But when we think of changing ourselves, we cannot help but do it in the context of our everyday lives. Because social groups and individuals often identify themselves through money and the things it can buy, we may end up viewing change as something we can buy too. The Mighty Morphin Power Rangers, so popular as a transformational narrative, are even more popular as product tie-ins. Rangers action figures, books, calendars, posters, and videotapes sold out of stores everywhere during the 1994 Christmas season. Capitalism, after all, offers a variety of commodities aimed at helping us change or feel changed. Therapies, anti-depressant drugs, exercise equipment, role-playing games, and even soap are marketed as objects or processes which can transform us. Marx called capitalism a revolutionary economic system because it is renewed constantly through the faster and more widespread production of commodities. Today's consumer culture demonstrates this tendency by offering 'new' objects, 'new' fashions, and 'new' information at a frighteningly rapid pace. But what cannot be changed in a capitalist system is capitalism itself. Commodities change, but the need to buy them never changes. Economies grow wealthy or poor, but the antagonism between the upper classes and the lower classes remains constant.
Our temptation may be to shrug and say that we can never change capitalism, so we might as well enjoy the kinds of transformational possibilities it offers us. To a certain extent, this may be a wise coping strategy, for we cannot simply drop out of capitalism altogether. It's nearly impossible to live without buying things, and sometimes the kinds of 'change' we can buy — such as therapy or games — actually do make us feel better and happier. However, capitalism tends to encourage change only on an individual level: because most people buy things as individuals, what you buy is intended for individual use. A game may generate enjoyment for one person or a small group, but ultimately it will not help us solve pressing social problems affecting us on a daily basis. In other words, consumption offers only superficial transformation. The individual who 'feels better' is still asked to cope with society at its most troubling. She encounters warnings about global violence, pollution, overwork, unemployment, disease, and war regularly. Clearly, she and nearly everyone would like to change the world to make these problems go away, but making individual changes or buying the right thing will not create a safer, healthier, and more just world. The solution to most of our problems is social, and capitalism is incapable of manufacturing it.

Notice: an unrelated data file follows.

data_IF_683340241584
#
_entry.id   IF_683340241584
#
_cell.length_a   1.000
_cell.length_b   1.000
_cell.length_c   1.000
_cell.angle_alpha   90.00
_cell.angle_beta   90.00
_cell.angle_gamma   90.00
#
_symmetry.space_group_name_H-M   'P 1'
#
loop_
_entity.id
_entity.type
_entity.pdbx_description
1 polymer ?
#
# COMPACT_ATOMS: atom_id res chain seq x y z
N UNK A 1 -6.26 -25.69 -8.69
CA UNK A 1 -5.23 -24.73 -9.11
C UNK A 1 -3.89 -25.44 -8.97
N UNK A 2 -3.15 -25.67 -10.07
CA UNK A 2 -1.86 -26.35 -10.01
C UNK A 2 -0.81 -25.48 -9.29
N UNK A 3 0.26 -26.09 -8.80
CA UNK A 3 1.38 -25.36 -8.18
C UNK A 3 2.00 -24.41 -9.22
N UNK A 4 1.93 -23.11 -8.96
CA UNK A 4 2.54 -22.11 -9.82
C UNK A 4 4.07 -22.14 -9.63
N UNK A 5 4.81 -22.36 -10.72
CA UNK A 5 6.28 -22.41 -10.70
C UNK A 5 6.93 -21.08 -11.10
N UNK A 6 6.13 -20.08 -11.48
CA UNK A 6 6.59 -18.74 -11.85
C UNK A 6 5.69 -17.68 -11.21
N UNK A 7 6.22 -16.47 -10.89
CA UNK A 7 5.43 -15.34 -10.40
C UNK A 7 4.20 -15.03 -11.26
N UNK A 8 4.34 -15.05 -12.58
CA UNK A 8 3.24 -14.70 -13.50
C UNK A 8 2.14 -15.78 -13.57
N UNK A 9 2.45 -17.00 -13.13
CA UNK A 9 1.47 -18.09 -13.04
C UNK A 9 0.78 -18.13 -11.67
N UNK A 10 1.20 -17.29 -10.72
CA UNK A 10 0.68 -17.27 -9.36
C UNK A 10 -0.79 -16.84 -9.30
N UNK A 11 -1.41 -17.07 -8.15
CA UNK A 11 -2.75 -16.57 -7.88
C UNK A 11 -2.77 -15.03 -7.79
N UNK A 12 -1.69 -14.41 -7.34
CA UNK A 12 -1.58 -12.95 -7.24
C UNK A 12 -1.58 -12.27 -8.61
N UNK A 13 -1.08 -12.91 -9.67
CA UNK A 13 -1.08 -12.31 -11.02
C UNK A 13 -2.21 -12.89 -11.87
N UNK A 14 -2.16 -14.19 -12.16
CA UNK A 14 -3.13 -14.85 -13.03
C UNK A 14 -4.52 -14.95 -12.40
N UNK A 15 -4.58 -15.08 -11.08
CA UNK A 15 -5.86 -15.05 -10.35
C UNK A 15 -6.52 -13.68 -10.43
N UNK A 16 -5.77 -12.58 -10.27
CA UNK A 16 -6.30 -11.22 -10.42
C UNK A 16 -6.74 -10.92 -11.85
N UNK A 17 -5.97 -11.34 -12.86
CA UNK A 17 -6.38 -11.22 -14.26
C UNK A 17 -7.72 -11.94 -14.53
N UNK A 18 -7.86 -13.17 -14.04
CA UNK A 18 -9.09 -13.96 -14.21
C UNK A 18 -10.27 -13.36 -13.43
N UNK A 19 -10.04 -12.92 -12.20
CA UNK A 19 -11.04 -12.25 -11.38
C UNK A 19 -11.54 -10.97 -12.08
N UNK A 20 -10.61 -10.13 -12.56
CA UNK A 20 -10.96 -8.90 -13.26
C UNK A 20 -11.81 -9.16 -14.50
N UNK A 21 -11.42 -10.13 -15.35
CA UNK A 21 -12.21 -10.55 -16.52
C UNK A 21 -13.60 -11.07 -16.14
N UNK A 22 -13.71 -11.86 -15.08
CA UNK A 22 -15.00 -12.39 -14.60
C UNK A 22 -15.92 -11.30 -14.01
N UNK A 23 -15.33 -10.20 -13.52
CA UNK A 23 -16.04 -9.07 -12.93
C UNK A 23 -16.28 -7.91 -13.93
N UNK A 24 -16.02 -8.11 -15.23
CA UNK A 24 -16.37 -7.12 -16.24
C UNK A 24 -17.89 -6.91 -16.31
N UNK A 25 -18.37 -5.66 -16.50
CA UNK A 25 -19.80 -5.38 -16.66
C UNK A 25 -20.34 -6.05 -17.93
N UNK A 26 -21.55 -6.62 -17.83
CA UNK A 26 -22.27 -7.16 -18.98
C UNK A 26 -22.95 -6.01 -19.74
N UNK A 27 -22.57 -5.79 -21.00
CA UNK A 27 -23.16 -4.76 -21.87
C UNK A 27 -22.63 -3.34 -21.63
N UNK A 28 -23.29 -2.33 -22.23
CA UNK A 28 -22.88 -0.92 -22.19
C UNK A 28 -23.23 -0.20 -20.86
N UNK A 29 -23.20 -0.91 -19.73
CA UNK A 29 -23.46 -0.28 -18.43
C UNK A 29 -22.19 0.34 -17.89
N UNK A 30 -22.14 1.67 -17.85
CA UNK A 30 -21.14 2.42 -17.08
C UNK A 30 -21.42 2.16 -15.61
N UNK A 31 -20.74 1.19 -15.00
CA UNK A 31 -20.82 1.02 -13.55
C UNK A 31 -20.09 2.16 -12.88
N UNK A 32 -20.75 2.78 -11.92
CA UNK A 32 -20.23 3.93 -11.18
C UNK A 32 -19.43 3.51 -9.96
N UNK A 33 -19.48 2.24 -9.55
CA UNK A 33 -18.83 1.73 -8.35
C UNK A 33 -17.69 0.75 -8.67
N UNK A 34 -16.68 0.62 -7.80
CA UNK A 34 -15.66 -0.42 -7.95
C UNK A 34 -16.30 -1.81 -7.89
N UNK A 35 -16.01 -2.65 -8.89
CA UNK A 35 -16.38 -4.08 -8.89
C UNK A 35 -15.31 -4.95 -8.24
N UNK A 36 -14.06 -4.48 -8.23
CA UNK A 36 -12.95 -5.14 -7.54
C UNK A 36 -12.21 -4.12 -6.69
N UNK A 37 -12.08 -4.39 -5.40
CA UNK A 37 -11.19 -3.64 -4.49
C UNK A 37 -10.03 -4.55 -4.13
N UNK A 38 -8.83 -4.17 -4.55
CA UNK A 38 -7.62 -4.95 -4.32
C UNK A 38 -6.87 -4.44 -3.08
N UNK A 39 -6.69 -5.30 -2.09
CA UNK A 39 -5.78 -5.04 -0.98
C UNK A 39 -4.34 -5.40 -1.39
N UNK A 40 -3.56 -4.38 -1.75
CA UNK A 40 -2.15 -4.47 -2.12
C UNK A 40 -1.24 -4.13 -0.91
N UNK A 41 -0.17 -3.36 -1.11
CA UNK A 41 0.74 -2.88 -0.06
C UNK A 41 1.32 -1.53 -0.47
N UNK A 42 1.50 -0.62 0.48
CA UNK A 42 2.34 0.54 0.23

Transformational identities, at this point in history, are more of a wish than a reality. Without making fundamental changes in our social world, there are very concrete limits on our ability to become the people we would like to be. As the contributors to this issue point out in their articles, individual consumption tries and fails to provide the satisfaction of collective transformation. Often, popular culture sells us narratives about the social changes we want so badly in order to keep us coming back to buy more. Many consumer items promise social change but deliver only individual distraction. Yet, as bad subjects, we maintain hope for the future because it is clear — from our buying practices — that most people do desire social change. That is, they know what they want, but don't know how to get it. As educators and as public citizens, bad subjects can help transform the social world by speaking out about the pitfalls of capitalist individualism, and by forming collectives which challenge it. If we can change ourselves, we can also change the world.